Most of SA a ‘state of dis­as­ter’

CityPress - - Business - JUSTIN BROWN and ALDI SCHOEMAN busi­ness@city­

Co­op­er­a­tive Gov­er­nance and Tra­di­tional Af­fairs Min­is­ter Des van Rooyen this week de­clared a state of dis­as­ter in eight prov­inces be­cause of the on­go­ing drought in the coun­try.

Gaut­eng was the only prov­ince that was not in­cluded as a dis­as­ter zone.

Ear­lier this month, Par­lia­ment passed a mo­tion that the drought should be de­clared a na­tional dis­as­ter.

How­ever, this week, in­stead of declar­ing a na­tional state of dis­as­ter, Van Rooyen led a meet­ing of the in­ter­min­is­te­rial task team on drought, af­ter which eight prov­inces tech­ni­cally be­came “states of dis­as­ter”.

“The drought con­di­tions ex­pe­ri­enced in most parts of the coun­try are a re­sult of nat­u­ral phe­nom­ena char­ac­terised by be­low-nor­mal rain­fall, and in­creased max­i­mum tem­per­a­tures and heat waves,” Van Rooyen said.

Omri van Zyl, ex­ec­u­tive di­rec­tor of AgriSA, said fund­ing from pro­vin­cial cof­fers would help com­mer­cial and small farm­ers get through the win­ter and on to the next plant­ing sea­son.

“This is crit­i­cal for South Africa’s food sup­ply and food se­cu­rity,” said Van Zyl.

It would take at least 12 to 18 months for the agri­cul­tural sec­tor to re­cover from the drought, he added.

The re­cov­ery phase was now vi­tally im­por­tant, he said.

There was also a con­cern that some farm­ers had reached their debt limit and wouldn’t be able to plant in the next sea­son, said Van Zyl.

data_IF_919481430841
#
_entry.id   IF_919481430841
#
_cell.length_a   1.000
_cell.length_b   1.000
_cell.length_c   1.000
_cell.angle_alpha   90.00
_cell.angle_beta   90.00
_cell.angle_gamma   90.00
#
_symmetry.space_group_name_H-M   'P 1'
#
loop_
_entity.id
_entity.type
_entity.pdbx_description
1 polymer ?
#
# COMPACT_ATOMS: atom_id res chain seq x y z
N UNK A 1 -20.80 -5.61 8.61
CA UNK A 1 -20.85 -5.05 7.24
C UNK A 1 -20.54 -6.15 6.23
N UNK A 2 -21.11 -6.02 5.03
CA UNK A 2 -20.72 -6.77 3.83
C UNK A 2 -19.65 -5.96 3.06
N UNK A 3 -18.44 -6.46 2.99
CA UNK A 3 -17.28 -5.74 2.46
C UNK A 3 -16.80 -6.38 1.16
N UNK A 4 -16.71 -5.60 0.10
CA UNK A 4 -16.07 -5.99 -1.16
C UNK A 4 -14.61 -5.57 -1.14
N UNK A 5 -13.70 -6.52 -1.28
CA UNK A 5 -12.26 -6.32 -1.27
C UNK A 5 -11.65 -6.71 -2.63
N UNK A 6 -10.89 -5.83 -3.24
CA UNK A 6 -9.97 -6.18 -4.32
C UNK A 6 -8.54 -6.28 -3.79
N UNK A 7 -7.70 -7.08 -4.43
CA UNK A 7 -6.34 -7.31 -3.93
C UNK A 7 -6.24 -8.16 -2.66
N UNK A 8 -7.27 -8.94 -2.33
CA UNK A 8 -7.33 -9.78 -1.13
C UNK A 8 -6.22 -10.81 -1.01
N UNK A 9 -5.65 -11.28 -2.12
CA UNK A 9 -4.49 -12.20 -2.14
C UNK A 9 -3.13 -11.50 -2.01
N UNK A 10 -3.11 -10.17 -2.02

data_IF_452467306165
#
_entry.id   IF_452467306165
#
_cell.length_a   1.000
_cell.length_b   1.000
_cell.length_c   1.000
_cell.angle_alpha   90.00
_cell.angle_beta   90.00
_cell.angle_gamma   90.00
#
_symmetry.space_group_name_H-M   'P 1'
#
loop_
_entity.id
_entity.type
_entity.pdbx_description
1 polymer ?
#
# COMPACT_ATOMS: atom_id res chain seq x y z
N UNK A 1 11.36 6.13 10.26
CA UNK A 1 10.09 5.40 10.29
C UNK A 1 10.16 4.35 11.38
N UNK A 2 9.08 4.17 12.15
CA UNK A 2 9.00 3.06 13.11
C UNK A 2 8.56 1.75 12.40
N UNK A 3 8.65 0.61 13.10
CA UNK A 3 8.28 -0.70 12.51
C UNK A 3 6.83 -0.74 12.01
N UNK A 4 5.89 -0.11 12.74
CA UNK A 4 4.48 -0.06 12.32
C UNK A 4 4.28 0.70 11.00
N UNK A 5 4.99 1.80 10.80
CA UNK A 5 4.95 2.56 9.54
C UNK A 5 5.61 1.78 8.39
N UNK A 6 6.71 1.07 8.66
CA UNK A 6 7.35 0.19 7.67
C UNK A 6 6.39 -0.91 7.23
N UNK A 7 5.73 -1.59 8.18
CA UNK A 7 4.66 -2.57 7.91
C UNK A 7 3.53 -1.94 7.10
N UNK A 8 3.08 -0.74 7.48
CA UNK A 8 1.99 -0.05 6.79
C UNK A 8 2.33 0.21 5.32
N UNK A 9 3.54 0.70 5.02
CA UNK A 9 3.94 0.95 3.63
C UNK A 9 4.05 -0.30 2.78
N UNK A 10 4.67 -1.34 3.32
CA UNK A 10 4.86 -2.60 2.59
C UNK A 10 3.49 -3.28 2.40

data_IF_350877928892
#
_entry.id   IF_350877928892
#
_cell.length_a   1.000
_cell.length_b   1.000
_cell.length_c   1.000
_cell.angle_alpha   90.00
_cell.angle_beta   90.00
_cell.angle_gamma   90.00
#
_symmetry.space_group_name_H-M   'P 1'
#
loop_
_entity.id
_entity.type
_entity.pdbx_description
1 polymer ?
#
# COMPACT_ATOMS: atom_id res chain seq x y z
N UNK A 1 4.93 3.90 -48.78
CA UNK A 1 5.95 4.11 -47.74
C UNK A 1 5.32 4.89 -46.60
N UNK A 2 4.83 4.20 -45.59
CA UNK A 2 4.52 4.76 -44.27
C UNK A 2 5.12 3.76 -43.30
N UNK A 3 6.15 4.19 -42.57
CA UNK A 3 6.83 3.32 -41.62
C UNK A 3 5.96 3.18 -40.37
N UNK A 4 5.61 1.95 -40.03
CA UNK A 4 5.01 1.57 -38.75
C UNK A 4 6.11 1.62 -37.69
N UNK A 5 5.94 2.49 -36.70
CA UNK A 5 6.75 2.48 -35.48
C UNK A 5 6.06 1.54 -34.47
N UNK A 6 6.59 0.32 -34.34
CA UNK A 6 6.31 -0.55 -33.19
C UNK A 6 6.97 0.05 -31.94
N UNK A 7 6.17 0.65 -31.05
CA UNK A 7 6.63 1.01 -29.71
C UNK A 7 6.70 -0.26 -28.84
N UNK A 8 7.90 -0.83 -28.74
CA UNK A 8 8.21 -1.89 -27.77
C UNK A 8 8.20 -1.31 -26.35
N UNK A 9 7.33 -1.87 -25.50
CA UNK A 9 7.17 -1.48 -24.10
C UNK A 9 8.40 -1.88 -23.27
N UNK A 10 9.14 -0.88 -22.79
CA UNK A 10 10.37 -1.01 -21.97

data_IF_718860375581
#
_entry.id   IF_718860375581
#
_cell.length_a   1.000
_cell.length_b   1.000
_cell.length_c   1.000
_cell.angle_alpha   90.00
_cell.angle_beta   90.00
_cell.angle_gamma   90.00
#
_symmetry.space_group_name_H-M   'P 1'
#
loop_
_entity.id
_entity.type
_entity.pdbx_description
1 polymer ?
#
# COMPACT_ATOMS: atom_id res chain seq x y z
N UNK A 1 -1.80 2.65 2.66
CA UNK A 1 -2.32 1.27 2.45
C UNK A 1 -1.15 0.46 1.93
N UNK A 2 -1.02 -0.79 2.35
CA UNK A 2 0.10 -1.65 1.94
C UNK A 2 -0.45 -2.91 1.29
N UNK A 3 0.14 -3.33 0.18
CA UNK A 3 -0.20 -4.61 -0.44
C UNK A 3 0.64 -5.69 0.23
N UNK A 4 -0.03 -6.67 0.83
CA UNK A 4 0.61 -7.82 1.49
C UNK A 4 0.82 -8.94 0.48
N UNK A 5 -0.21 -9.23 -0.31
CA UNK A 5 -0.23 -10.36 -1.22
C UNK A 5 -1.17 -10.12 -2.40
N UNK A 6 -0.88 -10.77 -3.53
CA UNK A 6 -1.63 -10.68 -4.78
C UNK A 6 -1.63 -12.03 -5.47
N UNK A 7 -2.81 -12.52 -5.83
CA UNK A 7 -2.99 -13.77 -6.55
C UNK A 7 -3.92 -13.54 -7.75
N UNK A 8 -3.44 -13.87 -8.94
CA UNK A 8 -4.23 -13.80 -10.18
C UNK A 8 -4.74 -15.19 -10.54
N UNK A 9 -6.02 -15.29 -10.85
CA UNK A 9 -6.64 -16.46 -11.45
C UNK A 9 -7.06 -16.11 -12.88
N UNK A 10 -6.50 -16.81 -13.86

“We want to keep our pro­duc­ers in pro­duc­tion to en­sure food se­cu­rity,” he added.

An­nette Steyn, the DA MP who pro­posed the na­tional dis­as­ter mo­tion, said it could help that con­ces­sions were made for farm­ers who could not se­cure fur­ther loans be­cause they al­ready had too much debt.

She also sug­gested that money should be given to the Land Bank and that work should be done with co­op­er­a­tives, rather than through the pro­vin­cial de­part­ments of agri­cul­ture, to dis­trib­ute drought aid ef­fec­tively.

Although Fi­nance Min­is­ter Pravin Gord­han in­di­cated that the ques­tion of aid for farm­ers would be looked at again in the ad­just­ment bud­get in Oc­to­ber, Steyn said farm­ers could not wait un­til then.

AgriSA sug­gested that its in­fra­struc­ture should be used to dis­trib­ute drought aid be­cause it al­ready knew where the need was great­est, which farm­ers had feed for sale, what prices to pay for it and how to trans­port it the best way.

AgriSA had on its own al­ready raised R18 mil­lion through do­na­tions for drought re­lief and un­locked R60 mil­lion us­ing its in­fra­struc­ture, said Van Zyl.

“You don’t have to shoot out the lights with fund­ing. With R1 bil­lion, or even R500 mil­lion, you can go a long way.”

Newspapers in English

Newspapers from South Africa

© PressReader. All rights reserved.